The Need for a Data Science Masters Program

Data science is a new profession and thus, there isn’t a clear educational or career path for data scientists. One of our most frequent questions we ask in our Data Stories series is asking about the career path people took to become data scientists. With Gnip’s own data science team, three of our members have PhDs in Physics and one has a masters in mathematics. So I am definitely interested in how universities are creating their own data science programs. To that end, I wanted to interview Annalee Saxenian, the dean of UC Berkeley’s School of Information, about their masters program for data scientists. 

This is part of our Data Stories series leading to SXSW. Dean Saxenian is speaking on “The Future Belongs to Data Scientists.” Gnip is hosting a SXSW event for those involved in social data, email events@gnip.com for an invite. 

Dean Annalee Saxenian

1. Why create a masters program specifically for data scientists?

There is huge demand for people who can work with data, at large as well as small scales, using the new tools and technologies that are becoming available for data storage, analytics, and visualization. While data science has been pioneered by technology companies like Google, LinkedIn, and Facebook, we believe that every organization today (large and small, profit and non-profit, in every industry) has new sources of data that it can use to inform decision making and to develop new products and services. This new data, which comes from click streams, online sales receipts, sensor networks, mobile devices, and social media, is not only available at very large scales, but is also largely unstructured or semi structured. This makes the analysis of the data fundamentally different from analysis of the smaller and more structured data sets of the past.

2. Data scientist is a new career path. What are the advantages of receiving formal training through a program such as Berkeley’s School of Information versus real-world experience?

Most organizations don’t have the resources or the commitment to systematically expose employees to the range of new tools, technologies, and skills required of a data scientist. Even leading technology companies  only provide very limited on-the job training in the relevant skills to their employees. They are looking for employees who already have expertise in areas like statistics and data analytics.

One of the advantages of a Master’s degree program like the Master of Information and Data Science (MIDS) at Berkeley is that our faculty has built a complete curriculum from the ground up–designing both the individual courses we think are essential to practicing data scientists as well as building the dependencies between the courses so that the whole is greater than the sum of the individual parts. The curriculum covers the full life cycle of data science. We offer courses devoted to research design, data storage and retrieval, statistical analysis, machine learning, data visualization and communication, data privacy and ethics, field experiments, and scaling and parallelism. In addition, we require that students gain experience working in teams. In short, formal education like the MIDS program offers comprehensive exposure to the field of data science.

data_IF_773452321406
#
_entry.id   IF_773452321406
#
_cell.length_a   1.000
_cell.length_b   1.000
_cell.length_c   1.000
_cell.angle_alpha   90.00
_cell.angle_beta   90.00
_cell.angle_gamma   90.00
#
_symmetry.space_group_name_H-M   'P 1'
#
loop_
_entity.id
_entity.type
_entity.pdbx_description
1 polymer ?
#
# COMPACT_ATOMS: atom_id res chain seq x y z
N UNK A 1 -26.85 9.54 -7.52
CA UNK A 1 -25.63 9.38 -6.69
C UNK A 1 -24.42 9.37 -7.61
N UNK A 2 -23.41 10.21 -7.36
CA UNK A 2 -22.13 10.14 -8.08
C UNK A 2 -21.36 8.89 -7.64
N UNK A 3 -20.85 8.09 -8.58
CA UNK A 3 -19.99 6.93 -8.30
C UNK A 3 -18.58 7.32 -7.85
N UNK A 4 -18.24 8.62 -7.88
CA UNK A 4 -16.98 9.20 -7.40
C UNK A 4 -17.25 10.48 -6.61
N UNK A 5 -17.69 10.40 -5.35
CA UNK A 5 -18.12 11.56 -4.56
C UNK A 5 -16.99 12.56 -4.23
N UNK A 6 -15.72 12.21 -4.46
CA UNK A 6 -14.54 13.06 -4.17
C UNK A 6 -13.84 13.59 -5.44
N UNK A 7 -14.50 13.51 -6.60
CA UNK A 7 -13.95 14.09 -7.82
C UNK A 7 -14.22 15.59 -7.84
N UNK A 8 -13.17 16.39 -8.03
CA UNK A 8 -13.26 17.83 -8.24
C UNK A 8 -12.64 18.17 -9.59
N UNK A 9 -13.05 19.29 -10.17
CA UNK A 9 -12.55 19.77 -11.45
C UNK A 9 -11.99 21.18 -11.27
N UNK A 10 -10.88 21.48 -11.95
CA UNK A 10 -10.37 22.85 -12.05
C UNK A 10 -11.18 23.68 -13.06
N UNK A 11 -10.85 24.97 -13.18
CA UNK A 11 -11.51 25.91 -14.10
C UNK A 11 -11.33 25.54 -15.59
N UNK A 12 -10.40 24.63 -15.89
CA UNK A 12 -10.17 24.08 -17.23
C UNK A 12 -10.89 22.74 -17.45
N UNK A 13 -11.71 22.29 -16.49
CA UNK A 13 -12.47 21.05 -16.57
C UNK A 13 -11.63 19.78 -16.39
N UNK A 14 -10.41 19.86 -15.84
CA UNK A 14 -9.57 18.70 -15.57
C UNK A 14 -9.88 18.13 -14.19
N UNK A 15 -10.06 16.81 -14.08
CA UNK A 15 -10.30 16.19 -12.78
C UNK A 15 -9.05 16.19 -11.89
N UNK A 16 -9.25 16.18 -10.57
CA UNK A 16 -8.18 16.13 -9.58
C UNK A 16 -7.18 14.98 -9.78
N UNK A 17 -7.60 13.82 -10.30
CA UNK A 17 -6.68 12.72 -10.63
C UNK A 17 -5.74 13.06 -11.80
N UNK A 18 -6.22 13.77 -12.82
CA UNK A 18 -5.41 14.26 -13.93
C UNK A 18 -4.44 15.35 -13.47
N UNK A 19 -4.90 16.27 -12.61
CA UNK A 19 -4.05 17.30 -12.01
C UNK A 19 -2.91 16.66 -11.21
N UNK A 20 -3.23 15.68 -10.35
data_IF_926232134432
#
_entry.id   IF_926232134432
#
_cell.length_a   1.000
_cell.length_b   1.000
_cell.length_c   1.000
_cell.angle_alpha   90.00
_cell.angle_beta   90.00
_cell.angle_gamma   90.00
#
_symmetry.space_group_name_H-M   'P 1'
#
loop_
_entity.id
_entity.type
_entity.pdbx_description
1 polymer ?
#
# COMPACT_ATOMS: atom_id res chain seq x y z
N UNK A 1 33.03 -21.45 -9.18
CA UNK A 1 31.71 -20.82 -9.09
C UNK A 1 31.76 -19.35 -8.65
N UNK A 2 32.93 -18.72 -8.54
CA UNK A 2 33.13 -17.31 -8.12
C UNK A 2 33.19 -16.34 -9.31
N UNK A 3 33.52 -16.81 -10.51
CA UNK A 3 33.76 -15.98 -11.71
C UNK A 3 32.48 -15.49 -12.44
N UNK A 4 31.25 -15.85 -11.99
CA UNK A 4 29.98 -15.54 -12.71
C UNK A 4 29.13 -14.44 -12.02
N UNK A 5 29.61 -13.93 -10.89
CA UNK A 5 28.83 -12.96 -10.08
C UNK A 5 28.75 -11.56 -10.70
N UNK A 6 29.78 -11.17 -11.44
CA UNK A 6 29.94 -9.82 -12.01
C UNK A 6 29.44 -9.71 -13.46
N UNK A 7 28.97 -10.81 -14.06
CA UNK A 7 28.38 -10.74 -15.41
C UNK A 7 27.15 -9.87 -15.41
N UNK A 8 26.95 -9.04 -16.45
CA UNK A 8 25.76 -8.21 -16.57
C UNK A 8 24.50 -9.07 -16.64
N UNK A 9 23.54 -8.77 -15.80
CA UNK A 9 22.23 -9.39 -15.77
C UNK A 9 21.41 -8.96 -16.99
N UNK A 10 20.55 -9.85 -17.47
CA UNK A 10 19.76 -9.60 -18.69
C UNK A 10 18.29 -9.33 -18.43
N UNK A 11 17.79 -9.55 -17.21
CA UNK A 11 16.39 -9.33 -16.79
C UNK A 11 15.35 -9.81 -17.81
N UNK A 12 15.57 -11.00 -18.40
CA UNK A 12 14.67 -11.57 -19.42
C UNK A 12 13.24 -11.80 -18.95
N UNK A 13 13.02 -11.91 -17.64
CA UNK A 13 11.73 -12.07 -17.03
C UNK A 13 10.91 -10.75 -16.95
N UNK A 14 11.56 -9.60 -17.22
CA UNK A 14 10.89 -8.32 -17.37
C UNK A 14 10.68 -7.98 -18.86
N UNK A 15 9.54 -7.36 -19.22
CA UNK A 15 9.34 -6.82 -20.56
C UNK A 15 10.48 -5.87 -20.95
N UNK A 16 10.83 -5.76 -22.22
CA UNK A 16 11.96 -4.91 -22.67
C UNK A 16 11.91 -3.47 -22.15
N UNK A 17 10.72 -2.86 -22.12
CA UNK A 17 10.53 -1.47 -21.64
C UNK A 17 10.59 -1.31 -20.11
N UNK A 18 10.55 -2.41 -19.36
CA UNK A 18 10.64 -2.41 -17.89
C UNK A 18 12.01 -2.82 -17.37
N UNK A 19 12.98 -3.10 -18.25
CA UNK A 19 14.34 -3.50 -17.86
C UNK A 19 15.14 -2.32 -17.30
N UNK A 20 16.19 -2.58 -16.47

3. Why did Berkeley decide to make the I School an online program?

The School of Information faculty decided to offer the program online for several reasons. On one hand, we are growing our existing programs and are outgrowing our facilities on the Berkeley campus. Offering an online program relieves us of the need to compete for scarce space on campus. We also believe that, as a School of Information, we should to be experimenting with new educational technologies, and that since most of our graduates will be working in teams and online settings, we should play a leadership role in this space. Last, but not least, by offering the degree online we are able to reach a much wider range of students than we can with our face to face programs. We are providing access to a Berkeley quality degree to people who who can’t move to Berkeley for family or work reasons and to those who need to continue working while they seek further education.

4. What characteristics do you think makes for the most successful data scientists?

Data scientists do need a set of technical and analytical skills and mastery of certain tools and technologies, but just as important are the  soft skills. The most successful data scientists can think creatively about trends in data, collaborate well on teams, and communicate the findings from data to non specialists. So they need to be clear thinkers, good collaborators and communicators, and they need to be able to think creatively about what they see in the data.

5. What do you think are the upsides and downsides for companies for dealing with data that previously wasn’t accessible?

The upsides for companies: the new data can be used to enhance business decision making as well as to develop new products and services. Companies are using previously inaccessible data to learn more about customer behavior and about market trends. They are designing regular online experiments that allow them to generate data allowing them to learn real time about trade offs in design and other business decisions.

The downsides: most companies still don’t have people with the relevant skills to learn from the new data, and they will need to reorganize in order to take full advantage of the new data. The established silos in established companies mean that data is managed by a different group than those who are able to analyze it or who are developing products and they in turn are not well connected to senior decision makers. Taking full advantage of the new data will require much closer interaction between these different parts of the organization.